Acrylamide: How safe are your products for consumers?

By Stellar Frisby on 01 April 2022

Although recognized in various industries where its effects on people are known, such as the tobacco industry, the presence of acrylamide in food was only discovered in 2002 when a group of Swedish researchers working on acrylamide exposure in working environments concluded that cooked food was a major source of acrylamide exposure.

Acrylamide is formed during the process of cooking carbohydrate-rich foods at temperatures that exceed 120 degrees celsius. When sugars such as glucose and amino acids such as asparagine react, acrylamide is formed. This reaction is known as the Maillard reaction or the “browning reaction” and thus, as a rule of thumb, the darker the food, the more acrylamide has been formed. Due to the fact that no acrylamide is present naturally in carbohydrate-rich ingredients, it is regarded as a processing contaminant that is formed during frying, toasting, roasting and baking.

Once acrylamide is absorbed into the body it is metabolised and forms glycidamide, which is considered to be carcinogenic and genotoxic. Simply put, this means that any level of exposure may potentially damage a person’s DNA and may increase the risk of cancer. In 1994, the International Agency for Research on Cancer (IARC) classified acrylamide as a substance probably carcinogenic (cancer-causing) to humans.

In 2006, the Codex Alimentarius Joint Expert Committee on Food Additives (JECFA) of the World Health Organisation (WHO) / Food and Agriculture Organisation (FAO), released an opinion on the risk posed by exposure to acrylamide in the diet, stating that morphological changes in nerves of individuals exposed to high levels of acrylamide could not be excluded. In 2009, Codex Alimentarius released a Code of Practice for the Reduction of Acrylamide in Foods with the aim of assisting food manufacturers in preventing and reducing the formation of acrylamide.

In 2015, the European Food Safety Authority (EFSA) declared acrylamide a genotoxic and carcinogenic substance and concluded that no amount of the substance was safe to consume. As outlined in the 2015 ESFA opinion, consumers of all age groups were at an increased risk of developing cancer due to consumption of acrylamide, but children being of most concern due to exposure in relation to their body weight. The opinion also outlined that ingredients, processing and storage conditions could lead to a great increase in formation of acrylamide in food.

The most important outcome of both opinions was that there was insufficient evidence to conclude that acrylamide from the diet caused negative effects in the reproductive and neurological systems in people as well as negative development effects. Both opinions did however conclude that there was a concern for the development of tumours at the average level of exposure.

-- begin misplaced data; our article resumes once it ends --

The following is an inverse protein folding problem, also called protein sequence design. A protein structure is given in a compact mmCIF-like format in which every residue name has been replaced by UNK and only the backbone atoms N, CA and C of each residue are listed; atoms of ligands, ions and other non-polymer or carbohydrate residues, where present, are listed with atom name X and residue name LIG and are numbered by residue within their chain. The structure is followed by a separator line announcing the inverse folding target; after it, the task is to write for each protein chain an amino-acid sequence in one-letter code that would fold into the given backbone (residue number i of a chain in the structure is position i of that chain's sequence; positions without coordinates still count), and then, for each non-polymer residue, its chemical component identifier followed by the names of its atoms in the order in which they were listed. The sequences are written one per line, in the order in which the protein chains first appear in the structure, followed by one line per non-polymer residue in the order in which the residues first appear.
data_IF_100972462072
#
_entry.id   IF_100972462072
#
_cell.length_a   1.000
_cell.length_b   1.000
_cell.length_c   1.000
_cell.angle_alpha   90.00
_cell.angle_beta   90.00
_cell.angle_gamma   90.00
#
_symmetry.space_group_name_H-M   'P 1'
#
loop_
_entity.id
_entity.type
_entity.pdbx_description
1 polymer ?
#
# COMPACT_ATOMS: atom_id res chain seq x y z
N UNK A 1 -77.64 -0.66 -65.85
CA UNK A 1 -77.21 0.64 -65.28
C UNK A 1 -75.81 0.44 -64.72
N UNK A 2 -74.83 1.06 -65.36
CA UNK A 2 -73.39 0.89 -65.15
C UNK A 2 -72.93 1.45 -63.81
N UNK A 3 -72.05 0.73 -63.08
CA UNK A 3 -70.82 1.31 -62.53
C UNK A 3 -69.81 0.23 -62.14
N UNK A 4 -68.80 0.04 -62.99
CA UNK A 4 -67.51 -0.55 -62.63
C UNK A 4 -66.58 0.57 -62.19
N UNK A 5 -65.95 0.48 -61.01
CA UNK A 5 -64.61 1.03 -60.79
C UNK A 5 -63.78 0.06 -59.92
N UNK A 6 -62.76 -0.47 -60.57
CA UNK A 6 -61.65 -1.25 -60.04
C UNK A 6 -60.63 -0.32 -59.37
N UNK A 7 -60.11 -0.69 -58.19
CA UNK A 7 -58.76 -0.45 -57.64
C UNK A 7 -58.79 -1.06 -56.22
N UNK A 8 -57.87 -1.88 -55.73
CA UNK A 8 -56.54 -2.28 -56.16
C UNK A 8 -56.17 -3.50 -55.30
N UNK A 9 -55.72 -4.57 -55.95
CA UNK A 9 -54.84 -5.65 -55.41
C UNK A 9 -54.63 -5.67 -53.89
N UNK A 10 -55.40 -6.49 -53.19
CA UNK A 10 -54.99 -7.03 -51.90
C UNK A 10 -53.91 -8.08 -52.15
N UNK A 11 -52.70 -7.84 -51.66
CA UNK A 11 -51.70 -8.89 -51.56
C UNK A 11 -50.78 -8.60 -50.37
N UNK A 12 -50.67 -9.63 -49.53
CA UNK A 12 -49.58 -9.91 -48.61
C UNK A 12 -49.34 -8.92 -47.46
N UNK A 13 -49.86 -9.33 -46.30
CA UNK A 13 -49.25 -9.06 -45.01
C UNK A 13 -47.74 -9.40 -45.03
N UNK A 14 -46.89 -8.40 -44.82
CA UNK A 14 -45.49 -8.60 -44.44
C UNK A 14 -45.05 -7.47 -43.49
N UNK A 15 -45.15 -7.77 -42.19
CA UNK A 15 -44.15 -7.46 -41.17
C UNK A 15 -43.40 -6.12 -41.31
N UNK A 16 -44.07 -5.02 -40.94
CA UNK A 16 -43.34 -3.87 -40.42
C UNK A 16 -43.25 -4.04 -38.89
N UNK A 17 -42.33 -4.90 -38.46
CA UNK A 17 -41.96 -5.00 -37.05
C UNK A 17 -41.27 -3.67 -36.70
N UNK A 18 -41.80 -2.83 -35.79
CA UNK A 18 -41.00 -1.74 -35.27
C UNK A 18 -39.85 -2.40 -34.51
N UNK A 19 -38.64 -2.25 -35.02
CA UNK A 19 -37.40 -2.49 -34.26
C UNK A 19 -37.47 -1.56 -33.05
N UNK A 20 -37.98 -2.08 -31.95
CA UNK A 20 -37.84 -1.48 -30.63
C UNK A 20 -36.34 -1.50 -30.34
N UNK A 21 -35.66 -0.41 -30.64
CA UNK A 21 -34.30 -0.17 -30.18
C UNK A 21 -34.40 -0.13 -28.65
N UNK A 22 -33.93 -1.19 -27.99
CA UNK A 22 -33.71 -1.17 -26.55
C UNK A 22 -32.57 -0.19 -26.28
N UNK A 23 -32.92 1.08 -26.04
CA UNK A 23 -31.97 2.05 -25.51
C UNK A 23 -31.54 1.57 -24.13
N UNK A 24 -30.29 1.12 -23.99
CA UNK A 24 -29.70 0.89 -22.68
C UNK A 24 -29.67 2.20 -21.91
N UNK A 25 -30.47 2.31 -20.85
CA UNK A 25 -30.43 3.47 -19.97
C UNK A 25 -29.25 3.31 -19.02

Data collected in Europe since 2003 shows that the foodstuffs with the highest acrylamide levels are vegetable crisps, chicory-based coffee substitutes, coffee and potato chips respectively. Other acrylamide-producing products include French fries, biscuits and breakfast cereals. It is important to remember that although some products contain more acrylamide than others, it is the amount of any particular food consumed that determines the exposure.

What has the food industry done to reduce the levels of acrylamide in food products?

Once acrylamide has been formed during cooking, it cannot be reversed so must be controlled.  For this reason, FoodDrinkEurope (a European food industry confederation) working with ESFA, developed an “Acrylamide Toolbox” for manufacturers with the aim of suggesting methods of reducing acrylamide production to levels that are “As Low As Reasonably Achievable” without affecting the acceptability and safety of food products. Such methods include ingredient selection and storage, recipe design and process design for foods such as French fries, potato crisps, breakfast cereals, bread, biscuits, crackers and crispbread, as well as foods for infants and young children.

In 2018, Commission Regulation (EU) 2017/2158 (regarding acrylamide risk management) came into force in the European Union and in the same year, the European Snacks Association (ESA) reported a 54% reduction in acrylamide levels compared to 2002.

With modern problems come modern solutions and currently, research and development in the field of genetics and agriculture is leading the way in the reduction of the precursors of acrylamide in carbohydrate-rich agricultural products such as potatoes and wheat.

While the onus of reducing acrylamide content lies with the food producer, the consumer also has a role to play in this regard, and consumer education is key.

This includes teaching consumers to cook food until golden (not blackened); to use cooking methods that do not produce acrylamide, such as boiling and steaming; to keep the quantity of ‘adult’ snacks young children eat to a minimum – especially potato-based products and strive for a balanced diet.

Taking precautions means that it is not necessary for consumers to avoid eating their favourite snacks, provided they are mindful of what and how much they consume, as well as how it has been prepared. As Paracelsus, the father of toxicology, reminds us - the dose makes the poison. 

For more information and a list of references, please contact the writer at Hahn & Hahn at